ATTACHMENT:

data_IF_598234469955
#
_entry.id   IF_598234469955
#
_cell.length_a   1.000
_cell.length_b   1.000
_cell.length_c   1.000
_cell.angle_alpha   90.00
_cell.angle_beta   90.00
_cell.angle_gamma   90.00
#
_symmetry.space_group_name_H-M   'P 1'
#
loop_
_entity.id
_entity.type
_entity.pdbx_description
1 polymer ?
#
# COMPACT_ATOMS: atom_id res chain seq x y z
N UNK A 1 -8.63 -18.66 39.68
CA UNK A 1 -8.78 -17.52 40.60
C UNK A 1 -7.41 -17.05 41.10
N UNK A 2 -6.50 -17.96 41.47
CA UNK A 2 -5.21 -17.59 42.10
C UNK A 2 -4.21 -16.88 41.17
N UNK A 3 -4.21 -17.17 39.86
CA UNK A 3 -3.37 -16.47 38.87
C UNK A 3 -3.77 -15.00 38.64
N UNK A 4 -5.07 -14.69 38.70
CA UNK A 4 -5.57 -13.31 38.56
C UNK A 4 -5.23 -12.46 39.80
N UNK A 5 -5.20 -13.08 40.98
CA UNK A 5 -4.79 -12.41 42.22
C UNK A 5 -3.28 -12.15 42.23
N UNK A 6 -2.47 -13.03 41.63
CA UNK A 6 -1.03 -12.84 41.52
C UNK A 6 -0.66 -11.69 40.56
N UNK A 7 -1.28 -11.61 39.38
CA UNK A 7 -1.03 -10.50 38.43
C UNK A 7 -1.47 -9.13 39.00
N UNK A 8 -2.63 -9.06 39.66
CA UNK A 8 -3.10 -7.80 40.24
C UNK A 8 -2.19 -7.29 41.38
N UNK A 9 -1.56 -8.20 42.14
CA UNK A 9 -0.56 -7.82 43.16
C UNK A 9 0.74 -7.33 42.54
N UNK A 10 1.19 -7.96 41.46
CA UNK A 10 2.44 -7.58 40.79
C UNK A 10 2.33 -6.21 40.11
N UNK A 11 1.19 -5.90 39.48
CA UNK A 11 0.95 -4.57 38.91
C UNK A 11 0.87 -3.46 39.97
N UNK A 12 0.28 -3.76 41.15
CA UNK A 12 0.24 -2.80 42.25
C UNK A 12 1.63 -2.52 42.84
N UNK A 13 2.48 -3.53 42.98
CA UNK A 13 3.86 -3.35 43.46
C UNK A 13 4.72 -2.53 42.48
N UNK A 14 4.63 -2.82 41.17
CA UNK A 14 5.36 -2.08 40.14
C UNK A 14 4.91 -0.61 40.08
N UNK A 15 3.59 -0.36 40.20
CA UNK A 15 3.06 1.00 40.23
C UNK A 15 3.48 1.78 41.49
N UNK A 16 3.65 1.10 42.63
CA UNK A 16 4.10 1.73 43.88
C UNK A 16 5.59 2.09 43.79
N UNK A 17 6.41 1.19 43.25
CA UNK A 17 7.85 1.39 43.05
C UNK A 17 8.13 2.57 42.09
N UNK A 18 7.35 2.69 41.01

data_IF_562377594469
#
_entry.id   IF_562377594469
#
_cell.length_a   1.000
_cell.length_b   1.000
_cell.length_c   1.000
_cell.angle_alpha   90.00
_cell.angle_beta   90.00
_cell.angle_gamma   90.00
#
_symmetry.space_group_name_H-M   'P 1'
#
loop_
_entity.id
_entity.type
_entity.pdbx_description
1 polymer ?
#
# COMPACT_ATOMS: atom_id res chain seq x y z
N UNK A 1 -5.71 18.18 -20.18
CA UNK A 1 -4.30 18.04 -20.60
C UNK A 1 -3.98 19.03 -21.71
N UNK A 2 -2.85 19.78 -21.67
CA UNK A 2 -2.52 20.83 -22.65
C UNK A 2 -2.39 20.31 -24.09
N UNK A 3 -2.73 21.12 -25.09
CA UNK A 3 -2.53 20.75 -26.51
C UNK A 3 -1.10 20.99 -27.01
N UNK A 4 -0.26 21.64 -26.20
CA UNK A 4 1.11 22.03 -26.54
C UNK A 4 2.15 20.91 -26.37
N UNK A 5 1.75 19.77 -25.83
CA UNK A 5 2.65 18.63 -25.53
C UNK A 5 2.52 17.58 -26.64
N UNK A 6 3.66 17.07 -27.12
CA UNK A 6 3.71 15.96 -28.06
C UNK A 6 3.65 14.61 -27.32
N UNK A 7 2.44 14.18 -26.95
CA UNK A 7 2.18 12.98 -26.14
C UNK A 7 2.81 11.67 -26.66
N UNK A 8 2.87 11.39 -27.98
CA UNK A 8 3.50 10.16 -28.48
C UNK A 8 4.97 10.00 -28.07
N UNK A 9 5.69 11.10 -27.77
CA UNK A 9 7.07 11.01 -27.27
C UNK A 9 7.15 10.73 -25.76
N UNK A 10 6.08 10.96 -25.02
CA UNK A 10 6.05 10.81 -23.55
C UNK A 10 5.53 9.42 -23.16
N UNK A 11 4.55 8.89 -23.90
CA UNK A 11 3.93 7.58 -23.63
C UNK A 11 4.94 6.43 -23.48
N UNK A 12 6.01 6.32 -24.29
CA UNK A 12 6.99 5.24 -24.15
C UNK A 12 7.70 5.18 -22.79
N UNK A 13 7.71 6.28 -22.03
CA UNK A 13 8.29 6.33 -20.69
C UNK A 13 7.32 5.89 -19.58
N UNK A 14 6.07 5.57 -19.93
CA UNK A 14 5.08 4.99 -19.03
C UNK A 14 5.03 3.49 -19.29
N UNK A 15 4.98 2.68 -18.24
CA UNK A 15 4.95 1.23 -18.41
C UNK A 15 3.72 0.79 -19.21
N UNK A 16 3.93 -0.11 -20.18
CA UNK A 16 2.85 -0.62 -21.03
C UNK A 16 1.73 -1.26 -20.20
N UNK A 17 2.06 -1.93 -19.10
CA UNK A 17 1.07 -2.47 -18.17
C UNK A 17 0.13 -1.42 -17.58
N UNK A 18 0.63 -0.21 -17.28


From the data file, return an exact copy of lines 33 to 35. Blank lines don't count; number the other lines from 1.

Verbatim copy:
N UNK A 5 -5.20 -13.08 40.98
CA UNK A 5 -4.79 -12.41 42.22
C UNK A 5 -3.28 -12.15 42.23